Wednesday, February 15, 2012

Brooker Creek

Pinellas County is about the last place you would expect to find a big tract of undeveloped land. Surrounded by water on three sides and crowded with shoulder-to-shoulder municipalities, it has long been known as the most densely populated county in the state. When I was growing up in Pinellas, if you had told me it was home to a thriving wilderness of more than 15 square miles, I would have thought you were crazy...and thankfully, I would have been wrong:

Located east of Tarpon Springs and Palm Harbor, that wilderness has since been set aside and today is managed by the county. It goes by the name Brooker Creek Preserve, and even more surprising than its presence is the fact that it is larger than any of the state parks in the five-county area that stretches from Manatee to Hernando.

The preserve’s green tapestry is woven of bottomland hardwood swamps, cypress heads, oak hammocks, forests of longleaf pine, and some freshwater marshes. Enough trees shed their leaves for winter that the tapestry is not entirely green at this moment, but it is pretty nonetheless. On my visit yesterday I enjoyed the look of barren limbs against blue sky:

Contrary to what you might expect, Brooker Creek itself is not a singular waterway. Rather, it crosses the preserve in a series of channels that eventually merge before flowing into Lake Tarpon to the west. Some of them run dry during times of drought, only to get so full during the wet season that they spill over and flood the surrounding woods. Here is one of those channels as seen yesterday:

Brooker Creek Preserve’s main entrance is on the south side of Tarpon Springs Road, 2¼ miles east of East Lake Boulevard. Through that entrance is a 2.3-mile loop road with a parking lot at the 1.1-mile mark. That parking lot is where you will find access to a southward-spreading network of hiking trails, totaling just over 4¼ miles, plus an environmental education center constructed in Florida Pioneer-style architecture. The education center is at the end of a scenic boardwalk that passes under a sculpture made by Colorado artist Tim Upham:

The trails may be accessed from the sign in the parking lot or from behind the education center. It makes no difference which you choose, because the trailheads represent opposite ends of the 0.7-mile Ed Center Trail, a semi-circular path that links up with the Wilderness Trail and Flatwoods Trail…In turn, both of those link up with the Blackwater Cutoff Trail, as the Flatwoods Trail intersects its northern terminus and the Wilderness Trail intersects its southern…At one point rather far afield, the Blackwater Cutoff intersects the Pine Needle Path, which stakes out to the south and meets up with the Wilderness Trail at the furthest spot you can reach without going illegally off-trail…Oh, and I have not even mentioned the Bird Path, a short side route off the Ed Center Trail all the way back near the beginning.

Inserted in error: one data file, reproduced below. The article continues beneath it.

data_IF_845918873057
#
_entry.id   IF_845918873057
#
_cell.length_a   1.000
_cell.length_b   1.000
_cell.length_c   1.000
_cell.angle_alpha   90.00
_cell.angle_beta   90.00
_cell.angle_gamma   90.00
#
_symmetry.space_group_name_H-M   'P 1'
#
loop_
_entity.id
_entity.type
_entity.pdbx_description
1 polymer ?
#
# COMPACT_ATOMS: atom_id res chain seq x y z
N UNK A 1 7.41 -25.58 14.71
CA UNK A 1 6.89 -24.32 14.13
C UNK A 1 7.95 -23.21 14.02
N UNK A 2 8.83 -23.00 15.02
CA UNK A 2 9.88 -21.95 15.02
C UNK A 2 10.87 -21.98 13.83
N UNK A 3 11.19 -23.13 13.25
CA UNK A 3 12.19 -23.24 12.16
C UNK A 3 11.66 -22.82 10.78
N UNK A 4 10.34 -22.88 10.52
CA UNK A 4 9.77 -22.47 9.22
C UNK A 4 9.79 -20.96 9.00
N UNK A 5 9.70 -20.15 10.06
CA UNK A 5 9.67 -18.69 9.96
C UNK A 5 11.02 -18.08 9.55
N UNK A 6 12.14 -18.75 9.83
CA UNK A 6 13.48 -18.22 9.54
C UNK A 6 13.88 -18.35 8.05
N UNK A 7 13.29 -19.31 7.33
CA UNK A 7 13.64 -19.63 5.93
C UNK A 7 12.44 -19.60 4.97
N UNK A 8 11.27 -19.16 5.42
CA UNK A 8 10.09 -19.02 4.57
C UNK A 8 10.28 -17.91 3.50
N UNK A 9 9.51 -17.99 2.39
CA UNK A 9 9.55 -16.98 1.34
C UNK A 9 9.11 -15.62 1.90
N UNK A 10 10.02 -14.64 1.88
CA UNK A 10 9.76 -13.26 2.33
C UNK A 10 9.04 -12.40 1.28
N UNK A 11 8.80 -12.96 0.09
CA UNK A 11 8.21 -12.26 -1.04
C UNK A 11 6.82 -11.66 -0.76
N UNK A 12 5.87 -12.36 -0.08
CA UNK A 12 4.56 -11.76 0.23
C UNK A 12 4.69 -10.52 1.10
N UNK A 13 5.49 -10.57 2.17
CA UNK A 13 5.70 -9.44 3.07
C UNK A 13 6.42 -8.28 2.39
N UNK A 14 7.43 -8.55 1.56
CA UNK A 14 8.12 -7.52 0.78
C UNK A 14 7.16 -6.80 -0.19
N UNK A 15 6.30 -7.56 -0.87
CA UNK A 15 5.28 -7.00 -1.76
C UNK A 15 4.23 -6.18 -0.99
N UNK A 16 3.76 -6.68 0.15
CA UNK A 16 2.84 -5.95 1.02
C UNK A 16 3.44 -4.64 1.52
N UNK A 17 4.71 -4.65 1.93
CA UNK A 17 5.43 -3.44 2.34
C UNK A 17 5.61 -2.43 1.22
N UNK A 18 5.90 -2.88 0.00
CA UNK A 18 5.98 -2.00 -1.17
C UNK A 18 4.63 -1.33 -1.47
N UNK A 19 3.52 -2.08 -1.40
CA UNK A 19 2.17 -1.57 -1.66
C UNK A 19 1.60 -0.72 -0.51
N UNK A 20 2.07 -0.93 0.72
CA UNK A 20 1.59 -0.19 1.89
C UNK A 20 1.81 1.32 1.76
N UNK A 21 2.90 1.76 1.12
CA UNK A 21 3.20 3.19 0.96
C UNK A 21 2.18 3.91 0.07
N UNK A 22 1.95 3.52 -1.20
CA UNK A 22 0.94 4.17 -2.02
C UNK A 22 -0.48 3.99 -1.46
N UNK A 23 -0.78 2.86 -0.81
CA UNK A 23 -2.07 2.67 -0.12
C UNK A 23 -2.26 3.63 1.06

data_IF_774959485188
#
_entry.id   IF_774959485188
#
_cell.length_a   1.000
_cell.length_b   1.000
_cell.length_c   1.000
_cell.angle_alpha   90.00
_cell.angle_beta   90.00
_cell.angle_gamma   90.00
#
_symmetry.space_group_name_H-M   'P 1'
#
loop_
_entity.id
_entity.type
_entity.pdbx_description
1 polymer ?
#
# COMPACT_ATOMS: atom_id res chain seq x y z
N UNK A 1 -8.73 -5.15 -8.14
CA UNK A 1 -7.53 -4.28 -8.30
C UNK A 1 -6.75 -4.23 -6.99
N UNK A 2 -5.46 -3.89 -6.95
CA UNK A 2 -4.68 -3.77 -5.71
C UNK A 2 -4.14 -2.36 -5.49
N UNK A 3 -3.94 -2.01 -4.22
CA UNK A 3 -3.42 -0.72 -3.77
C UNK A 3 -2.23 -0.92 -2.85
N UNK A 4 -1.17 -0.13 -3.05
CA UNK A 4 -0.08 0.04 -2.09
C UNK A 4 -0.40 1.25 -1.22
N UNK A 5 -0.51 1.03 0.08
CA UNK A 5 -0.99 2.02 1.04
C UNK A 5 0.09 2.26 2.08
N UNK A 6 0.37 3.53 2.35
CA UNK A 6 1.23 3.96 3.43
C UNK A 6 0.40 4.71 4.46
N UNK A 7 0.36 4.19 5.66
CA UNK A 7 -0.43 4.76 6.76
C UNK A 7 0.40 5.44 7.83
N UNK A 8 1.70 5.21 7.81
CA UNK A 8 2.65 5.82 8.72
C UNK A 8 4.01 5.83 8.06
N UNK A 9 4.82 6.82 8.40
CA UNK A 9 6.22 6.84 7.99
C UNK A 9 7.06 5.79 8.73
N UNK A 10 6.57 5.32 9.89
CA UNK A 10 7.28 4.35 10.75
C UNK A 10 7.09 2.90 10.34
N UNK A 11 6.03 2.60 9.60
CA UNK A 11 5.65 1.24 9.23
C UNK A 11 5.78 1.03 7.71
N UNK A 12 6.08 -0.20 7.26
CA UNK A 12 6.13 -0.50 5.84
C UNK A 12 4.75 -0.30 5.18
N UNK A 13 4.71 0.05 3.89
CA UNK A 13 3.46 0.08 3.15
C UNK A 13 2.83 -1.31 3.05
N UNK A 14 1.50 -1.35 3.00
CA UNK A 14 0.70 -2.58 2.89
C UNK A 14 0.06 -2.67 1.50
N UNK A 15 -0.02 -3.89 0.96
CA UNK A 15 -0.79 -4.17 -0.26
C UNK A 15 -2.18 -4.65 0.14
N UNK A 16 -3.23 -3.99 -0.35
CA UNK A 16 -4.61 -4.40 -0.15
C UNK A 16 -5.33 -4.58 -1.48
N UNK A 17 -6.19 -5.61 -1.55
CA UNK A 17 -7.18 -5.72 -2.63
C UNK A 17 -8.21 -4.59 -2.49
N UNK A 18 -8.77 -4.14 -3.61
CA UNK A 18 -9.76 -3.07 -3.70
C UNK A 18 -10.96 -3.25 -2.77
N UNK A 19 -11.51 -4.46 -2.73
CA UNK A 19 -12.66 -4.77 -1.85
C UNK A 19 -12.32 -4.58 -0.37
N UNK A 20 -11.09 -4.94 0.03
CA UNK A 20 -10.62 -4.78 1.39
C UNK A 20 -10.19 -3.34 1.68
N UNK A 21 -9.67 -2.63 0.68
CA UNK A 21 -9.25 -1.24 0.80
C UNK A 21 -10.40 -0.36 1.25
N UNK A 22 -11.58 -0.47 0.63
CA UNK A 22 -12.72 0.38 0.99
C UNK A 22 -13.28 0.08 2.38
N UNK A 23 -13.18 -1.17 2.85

Sound confusing? It probably does, but the good news is that it all makes sense when you look at the trail map and follow the numbered signs. Maps are free and can be picked up from dispensers at the trailheads.

It is worth noting that while this trail network is the only one accessible from Brooker Creek Preserve’s main entrance, it is not the only one in the preserve. There is a second preserve entrance on Old Keystone Road, which turns north from Tarpon Springs Road about 1½ miles to the west. This second entrance provides access to a northward-spreading, 10-mile network of equestrian trails, and though I have not tried to hike them, I suppose there is nothing stopping you from doing so as long as you don’t mind always being on the lookout for “horse pies.”

Lastly, a third entrance to Brooker Creek Preserve can be found on Lora Lane, which turns south from Tarpon Springs Road about a half-mile west of the main entrance. The downside of the Lora Lane access point is that there are no parking spaces, but the upside is that it leads you to a 1¾-mile path that is identified as Site W81 on the Great Florida Birding Trail.

I can not think of any reason not to visit Brooker Creek this time of year, so I encourage you to point your car in its direction as soon as you can. Happy Trails!


  1. These open wetlands are so important to preserve.. much has been lost to greedy developers filling in these lands and causing problems throughout Florida. Just look what has happened to the everglades over the years.

    Nice post and info, JDS..thanks for soap box.

  2. Your post makes me want to hike Brooker Creek. I like the photo of the dirt trail heading into the woods. I also like the sculptures by Upham. I'm going to check if he's done anything in our town. Have a great weekend with Family, John.

  3. Preserves near a population center are badly needed and it's good to see that this one is available. Looks like a lovely place to hike.